LITTLE ROCK, Arkansas — On March 10th of this year, Little Rock Mayor Frank Scott Jr. announced a plan for a tax increase that would benefit city parks, infrastructure, and the Little Rock Zoo.
On March 11th, Arkansas got its first confirmed case of coronavirus.
Although the tax plan has been put on hold, the Little Rock Zoo is finding a way to cope.
The zoo has decreased spending and the City of Little Rock has covered any losses the zoo experienced during the pandemic.
It also doesn't hurt that health department guidelines have pushed for more socially distant outdoor activities.
What was once a bleak estimation of attendance being a third of what it normally is, this year has turned into an unexpected gain.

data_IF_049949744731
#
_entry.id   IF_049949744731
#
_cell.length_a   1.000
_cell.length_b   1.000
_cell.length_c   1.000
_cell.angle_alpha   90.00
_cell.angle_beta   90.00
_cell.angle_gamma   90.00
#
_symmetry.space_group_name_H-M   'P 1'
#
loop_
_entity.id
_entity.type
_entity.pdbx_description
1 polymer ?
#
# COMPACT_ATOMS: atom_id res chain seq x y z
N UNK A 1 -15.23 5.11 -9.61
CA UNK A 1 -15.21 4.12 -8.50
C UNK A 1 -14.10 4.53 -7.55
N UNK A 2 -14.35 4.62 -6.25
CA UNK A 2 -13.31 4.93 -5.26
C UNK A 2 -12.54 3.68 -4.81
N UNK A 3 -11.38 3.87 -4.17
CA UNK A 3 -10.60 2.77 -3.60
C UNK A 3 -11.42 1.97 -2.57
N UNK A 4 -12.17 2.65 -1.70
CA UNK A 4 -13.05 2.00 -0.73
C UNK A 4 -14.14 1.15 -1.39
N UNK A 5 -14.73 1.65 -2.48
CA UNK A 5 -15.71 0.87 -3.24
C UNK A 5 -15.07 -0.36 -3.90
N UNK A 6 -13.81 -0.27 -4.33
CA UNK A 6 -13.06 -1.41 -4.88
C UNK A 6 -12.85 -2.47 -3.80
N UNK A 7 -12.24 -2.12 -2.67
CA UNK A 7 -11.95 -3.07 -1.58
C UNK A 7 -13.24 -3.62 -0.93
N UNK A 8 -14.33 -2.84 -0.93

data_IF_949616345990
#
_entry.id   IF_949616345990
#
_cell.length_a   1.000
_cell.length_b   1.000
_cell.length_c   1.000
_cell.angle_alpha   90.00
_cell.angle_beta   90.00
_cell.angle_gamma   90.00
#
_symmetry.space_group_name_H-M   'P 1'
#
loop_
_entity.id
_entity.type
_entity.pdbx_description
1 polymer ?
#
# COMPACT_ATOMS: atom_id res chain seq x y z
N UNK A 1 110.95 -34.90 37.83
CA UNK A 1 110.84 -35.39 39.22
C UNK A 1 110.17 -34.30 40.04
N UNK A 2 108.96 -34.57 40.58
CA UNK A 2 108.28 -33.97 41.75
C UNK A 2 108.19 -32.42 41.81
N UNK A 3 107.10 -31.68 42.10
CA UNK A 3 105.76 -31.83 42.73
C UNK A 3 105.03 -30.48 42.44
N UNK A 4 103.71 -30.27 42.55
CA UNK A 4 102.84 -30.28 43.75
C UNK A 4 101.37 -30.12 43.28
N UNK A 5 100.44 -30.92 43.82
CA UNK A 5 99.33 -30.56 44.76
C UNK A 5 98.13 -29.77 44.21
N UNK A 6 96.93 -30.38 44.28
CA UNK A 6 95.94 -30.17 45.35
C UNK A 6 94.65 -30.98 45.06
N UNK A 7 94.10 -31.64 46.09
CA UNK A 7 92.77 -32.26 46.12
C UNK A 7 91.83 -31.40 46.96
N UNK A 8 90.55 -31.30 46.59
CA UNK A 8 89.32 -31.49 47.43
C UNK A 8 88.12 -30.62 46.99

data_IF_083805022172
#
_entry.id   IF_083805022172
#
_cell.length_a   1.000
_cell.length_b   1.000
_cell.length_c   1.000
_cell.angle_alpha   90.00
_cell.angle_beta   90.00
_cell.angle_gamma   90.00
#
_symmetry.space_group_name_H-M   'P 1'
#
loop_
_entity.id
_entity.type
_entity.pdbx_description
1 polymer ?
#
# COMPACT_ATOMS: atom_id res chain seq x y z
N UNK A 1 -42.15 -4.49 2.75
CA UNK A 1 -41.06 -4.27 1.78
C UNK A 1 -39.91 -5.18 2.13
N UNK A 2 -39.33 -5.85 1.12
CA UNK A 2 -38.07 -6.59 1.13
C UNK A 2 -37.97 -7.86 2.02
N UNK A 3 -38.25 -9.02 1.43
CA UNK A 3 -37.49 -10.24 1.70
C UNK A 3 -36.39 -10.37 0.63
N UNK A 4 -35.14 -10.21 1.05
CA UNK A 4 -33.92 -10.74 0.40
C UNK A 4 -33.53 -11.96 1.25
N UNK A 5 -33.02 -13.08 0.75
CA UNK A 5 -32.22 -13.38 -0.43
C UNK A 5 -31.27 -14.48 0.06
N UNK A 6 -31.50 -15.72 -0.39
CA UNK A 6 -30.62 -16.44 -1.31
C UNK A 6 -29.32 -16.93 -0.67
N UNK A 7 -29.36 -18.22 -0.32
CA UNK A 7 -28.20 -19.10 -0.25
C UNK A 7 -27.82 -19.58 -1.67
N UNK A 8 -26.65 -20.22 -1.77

Little Rock Zoo Director Susan Altrui told us zoo attendance from August to September is up 15,000 people from this time last year. She said they wouldn't anticipate that number during normal times.
A 2011 capital tax is the gift that keeps on giving for the zoo, at least until next year when it expires. It allows the ability to continue smaller renovation projects.
The Little Rock Zoo will soon have a new serval habitat, the pathways are being repaved, and there is also a new nature play area for kids.
"Right now, we are stable and I think that being stable is winning," said Altrui.
To keep the revenue coming, the Little Rock Zoo is thinking outside the box.
Just recently the zoo had a drive-in safari laser light show, and for the month of October they will host a haunted parking garage.
That information can be found here.